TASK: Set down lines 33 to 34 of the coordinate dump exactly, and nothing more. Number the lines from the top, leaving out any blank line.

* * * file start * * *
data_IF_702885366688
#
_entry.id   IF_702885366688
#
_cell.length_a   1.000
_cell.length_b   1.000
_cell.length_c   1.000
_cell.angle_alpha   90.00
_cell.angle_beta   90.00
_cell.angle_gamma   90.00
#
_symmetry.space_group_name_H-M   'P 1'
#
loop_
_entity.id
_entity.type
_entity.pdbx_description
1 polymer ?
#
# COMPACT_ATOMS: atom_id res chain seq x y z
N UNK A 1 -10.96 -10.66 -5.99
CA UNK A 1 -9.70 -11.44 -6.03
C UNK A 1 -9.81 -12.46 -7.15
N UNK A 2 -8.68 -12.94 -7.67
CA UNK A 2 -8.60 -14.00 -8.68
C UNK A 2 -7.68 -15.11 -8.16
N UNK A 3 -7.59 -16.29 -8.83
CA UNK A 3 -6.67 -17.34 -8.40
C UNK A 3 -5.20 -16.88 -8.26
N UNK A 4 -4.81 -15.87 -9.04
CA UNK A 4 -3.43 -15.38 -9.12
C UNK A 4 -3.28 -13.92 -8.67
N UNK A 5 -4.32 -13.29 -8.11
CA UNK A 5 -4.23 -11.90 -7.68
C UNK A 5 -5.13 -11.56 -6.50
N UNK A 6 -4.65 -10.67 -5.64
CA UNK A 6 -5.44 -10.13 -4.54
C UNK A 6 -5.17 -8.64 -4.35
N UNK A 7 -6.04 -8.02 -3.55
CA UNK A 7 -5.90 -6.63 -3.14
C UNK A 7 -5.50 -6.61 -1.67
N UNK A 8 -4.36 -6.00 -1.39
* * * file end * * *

N UNK A 5 -4.32 -13.29 -8.11
CA UNK A 5 -4.23 -11.90 -7.68